Stephen Ministry

God Cares and We Care
Acts 6 of the Bible tells the story of St. Stephen, the first lay person chosen and commissioned by the apostles to provide caring ministry to those in need. Stephen Ministry is named in his memory.

St. Paul’s is a Stephen Ministry Congregation with lay people trained in the Stephen Ministry system of Christian care-giving who have been commissioned for this ministry. They are available to any person experiencing a wide range of needs or crises, for as long as that need or crisis exists.

Stephen Ministers do not replace the ministry of the pastor, rather, their ministry is in addition to that care, helping the entire congregation to grow as a warm, loving, nurturing community. They are initially trained for 50 hours (with required continuing education each year), bound by a promise of confidentiality, and ready to be active listeners to their care receivers.

We are here for you. Let us know how we can hold you in our hearts and prayers and walk with you into wholeness. Contact Pastor Sonntag orĀ either Stephen Leaders Sherrie Campbell or Nevin Mann to receive a Stephen Minister, or to find out more about this ministry. For more information about Stephen Ministers on a national level go to: www.stephenministries.org/SM.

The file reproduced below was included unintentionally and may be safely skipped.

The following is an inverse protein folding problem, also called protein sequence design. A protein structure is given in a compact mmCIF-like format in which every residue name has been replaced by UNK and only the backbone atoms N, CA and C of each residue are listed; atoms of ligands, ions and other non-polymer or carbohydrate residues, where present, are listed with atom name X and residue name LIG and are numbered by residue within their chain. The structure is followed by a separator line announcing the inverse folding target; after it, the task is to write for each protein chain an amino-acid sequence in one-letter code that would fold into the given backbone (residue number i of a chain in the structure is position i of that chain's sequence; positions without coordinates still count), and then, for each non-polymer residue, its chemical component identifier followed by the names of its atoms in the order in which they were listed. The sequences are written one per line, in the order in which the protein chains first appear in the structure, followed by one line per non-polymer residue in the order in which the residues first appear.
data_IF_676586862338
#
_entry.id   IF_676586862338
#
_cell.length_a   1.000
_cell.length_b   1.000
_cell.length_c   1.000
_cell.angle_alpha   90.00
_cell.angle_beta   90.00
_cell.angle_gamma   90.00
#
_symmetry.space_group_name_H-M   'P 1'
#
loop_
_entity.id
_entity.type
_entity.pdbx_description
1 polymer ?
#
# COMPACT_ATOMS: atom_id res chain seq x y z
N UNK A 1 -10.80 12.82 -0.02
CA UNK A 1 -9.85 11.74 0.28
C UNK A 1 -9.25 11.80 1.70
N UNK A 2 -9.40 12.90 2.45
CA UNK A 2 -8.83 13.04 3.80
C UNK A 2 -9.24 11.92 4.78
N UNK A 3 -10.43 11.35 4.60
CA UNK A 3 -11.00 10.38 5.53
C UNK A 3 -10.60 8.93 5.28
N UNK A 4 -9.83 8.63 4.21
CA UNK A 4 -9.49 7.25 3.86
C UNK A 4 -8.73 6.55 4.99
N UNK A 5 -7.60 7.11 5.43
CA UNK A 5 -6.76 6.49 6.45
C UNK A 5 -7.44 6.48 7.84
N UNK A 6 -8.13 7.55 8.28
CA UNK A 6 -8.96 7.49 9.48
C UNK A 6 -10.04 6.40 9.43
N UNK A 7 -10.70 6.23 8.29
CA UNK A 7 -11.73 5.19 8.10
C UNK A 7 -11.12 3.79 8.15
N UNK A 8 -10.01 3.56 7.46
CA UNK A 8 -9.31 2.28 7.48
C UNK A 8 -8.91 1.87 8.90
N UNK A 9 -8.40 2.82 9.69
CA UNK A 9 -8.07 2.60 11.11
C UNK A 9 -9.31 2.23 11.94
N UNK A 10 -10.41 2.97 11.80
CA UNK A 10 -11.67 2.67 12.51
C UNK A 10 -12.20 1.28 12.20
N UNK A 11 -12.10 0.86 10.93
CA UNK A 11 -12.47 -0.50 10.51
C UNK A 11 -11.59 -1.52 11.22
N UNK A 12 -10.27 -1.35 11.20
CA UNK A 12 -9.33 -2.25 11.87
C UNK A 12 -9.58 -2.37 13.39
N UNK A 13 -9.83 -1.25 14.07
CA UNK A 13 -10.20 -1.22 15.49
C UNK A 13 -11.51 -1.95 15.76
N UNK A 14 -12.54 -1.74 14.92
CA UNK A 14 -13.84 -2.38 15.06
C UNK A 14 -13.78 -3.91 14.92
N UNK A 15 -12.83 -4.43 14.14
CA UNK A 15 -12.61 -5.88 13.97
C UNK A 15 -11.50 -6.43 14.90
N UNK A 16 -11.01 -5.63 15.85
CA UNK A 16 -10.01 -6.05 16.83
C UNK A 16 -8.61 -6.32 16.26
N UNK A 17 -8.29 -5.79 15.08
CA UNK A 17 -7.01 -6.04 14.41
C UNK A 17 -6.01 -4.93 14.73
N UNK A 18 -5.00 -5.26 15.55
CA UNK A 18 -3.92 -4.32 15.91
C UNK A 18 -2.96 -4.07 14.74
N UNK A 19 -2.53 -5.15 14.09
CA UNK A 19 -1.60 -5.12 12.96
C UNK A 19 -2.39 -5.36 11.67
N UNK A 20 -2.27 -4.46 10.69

Examples of Stephen Ministry situations:

  • being hospitalized, homebound, lonely
  • persons facing terminal illness and their families
  • dealing with a job crisis
  • life transitions, including aging
  • persons with disabilities or their families
  • going through separation or divorce
  • being new in our church or community

The Story of the Stephen Ministry Logo
The logo tells the story of our journey from brokenness to wholeness through the transforming power of the cross of Jesus. It serves as a simple reminder that it is not the Stephen Minister who restores a person to wholeness; rather, it is through the cross of Jesus that a person can be made whole.

The cross reminds us that Christ is at the center of Stephen Ministry and all Stephen Ministry relationships.

The broken person behind the cross symbolizes how we are all broken people.

The whole person in front of the cross signifies the wholeness we encounter through the transforming power of the cross of Jesus.

The circle is a symbol of God?s eternal and never-ending love for us:surrounding us, holding us, and healing us.

Click here for the October issue of The Caregiver